Thursday, January 8th, 2009
painting your face

Tonight is the national championship game of college football and the bigger, faster, stronger guys will soon be playing for the Lombardi Trophy, so it is prime time for the face painters.  There have always been people who lived and died with their team, although archival photographs readily show that they didn’t dress the part as they do today.  Or undress the part, since painting letters on your belly is now de rigueur, with extra credit given if the thermometer touches zero.Someone should do a study of when “fandom” changed.  I’ll go with the early Seventies, when you first could see a Hawaiian wedding complete with palm trees amidst the tailgating at a Minnesota Vikings game in December.

The painting is just one more manifestation of the culture of belief that surrounds sports, with a logo required on your hat and an expensive jersey of the right color on your back (when it’s not bared), hopefully one with the name of the player on it who makes the great play today, so that you can walk a little taller after the game.  But what if the best play, the one that won the game, is from someone from the demon opposition?  It could be the greatest play of all time and you couldn’t applaud — it wouldn’t look good on SportsCenter for you to acknowledge it while wearing your colors.

Moving from pigskins to politics (since we have a new administration soon to be upon us), we can see the “real world” problems that such flaws can engender.  There’s nothing so similar to a staunch conservative as a staunch liberal.  While their beliefs may be completely different, how they think is remarkably similar, as is apparent from observation and academic studies.  According to one of them, “ideological subgroups failed to update their beliefs when presented with corrective information that runs counter to their predispositions.”Duke University | “When Corrections Fail:  The Persistence of Political Misperceptions” is a paper by Brendan Nyhan of Duke and Jason Reifler of Georgia State.  I don’t know if they had their respective jerseys on when writing it. And every event and factoid must be spun by believers according to the party line, sometimes triggered by daily talking points, phrases from which show up verbatim in the words of politicos and radio talk show hosts and then the faithful.  A recent editorial in the Wall Street Journal referred to “the political left’s wonderful talent for overstatement.”  So true, and so applicable also to the “right.”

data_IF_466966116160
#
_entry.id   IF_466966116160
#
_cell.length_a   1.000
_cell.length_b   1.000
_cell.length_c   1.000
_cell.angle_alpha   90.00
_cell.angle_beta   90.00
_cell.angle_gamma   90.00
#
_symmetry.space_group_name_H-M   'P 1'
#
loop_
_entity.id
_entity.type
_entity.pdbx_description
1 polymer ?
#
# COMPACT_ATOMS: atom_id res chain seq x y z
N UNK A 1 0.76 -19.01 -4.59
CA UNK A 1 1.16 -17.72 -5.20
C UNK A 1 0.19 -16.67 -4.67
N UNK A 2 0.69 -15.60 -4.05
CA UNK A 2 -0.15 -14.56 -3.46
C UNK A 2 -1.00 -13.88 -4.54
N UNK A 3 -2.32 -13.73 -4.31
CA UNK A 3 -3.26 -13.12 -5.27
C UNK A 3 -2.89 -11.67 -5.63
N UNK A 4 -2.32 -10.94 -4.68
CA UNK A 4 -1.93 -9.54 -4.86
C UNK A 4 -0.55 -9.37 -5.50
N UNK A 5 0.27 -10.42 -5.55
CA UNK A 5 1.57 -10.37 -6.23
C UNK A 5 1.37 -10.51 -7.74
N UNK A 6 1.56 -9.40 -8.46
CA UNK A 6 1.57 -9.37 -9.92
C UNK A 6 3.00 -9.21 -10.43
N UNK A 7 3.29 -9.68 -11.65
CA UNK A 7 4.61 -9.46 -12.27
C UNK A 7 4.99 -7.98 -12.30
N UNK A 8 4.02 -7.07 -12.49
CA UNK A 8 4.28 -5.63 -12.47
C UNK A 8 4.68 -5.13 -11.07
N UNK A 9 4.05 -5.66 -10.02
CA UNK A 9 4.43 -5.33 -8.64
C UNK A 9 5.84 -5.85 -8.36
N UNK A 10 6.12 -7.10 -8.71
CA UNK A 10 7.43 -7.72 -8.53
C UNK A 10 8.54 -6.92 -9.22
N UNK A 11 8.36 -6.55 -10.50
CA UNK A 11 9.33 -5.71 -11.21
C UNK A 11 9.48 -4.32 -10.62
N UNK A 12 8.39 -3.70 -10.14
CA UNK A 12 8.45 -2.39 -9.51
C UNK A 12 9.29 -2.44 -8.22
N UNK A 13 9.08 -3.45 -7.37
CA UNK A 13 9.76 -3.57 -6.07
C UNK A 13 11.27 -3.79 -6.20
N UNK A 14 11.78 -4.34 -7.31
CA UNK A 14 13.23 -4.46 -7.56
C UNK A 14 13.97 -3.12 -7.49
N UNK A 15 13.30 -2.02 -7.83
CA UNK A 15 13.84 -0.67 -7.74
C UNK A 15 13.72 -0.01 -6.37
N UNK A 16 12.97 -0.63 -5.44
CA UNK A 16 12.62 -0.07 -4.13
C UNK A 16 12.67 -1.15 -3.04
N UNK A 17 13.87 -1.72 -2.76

And how does this all fit into the world of investments?  We can easily fall into the same trap, of not acknowledging the merits of arguments that are opposed to our own, of being blinded by our emotions and unable to see things for what they are.  These are instinctual traits that are part of our need for communal beliefs and bonding rituals, but they inhibit the process of rational decision making.

I always laugh when portfolio managers put brokers into “the penalty box” (sorry for the mixing of sports metaphors, but that’s what they call it) when one of their favorite holdings is downgraded by an analyst.  When loyalism is prized over clear thinking, no matter the field of endeavor, trouble is ahead.  Over and over, investment firms go on the rocks because views are held as sacrosanct rather than continually poked and prodded and challenged.

A chief investment officer has no greater responsibility than to ensure that the process for making decisions is unbiased.  Unfortunately, he can sometimes be the one with the painted face.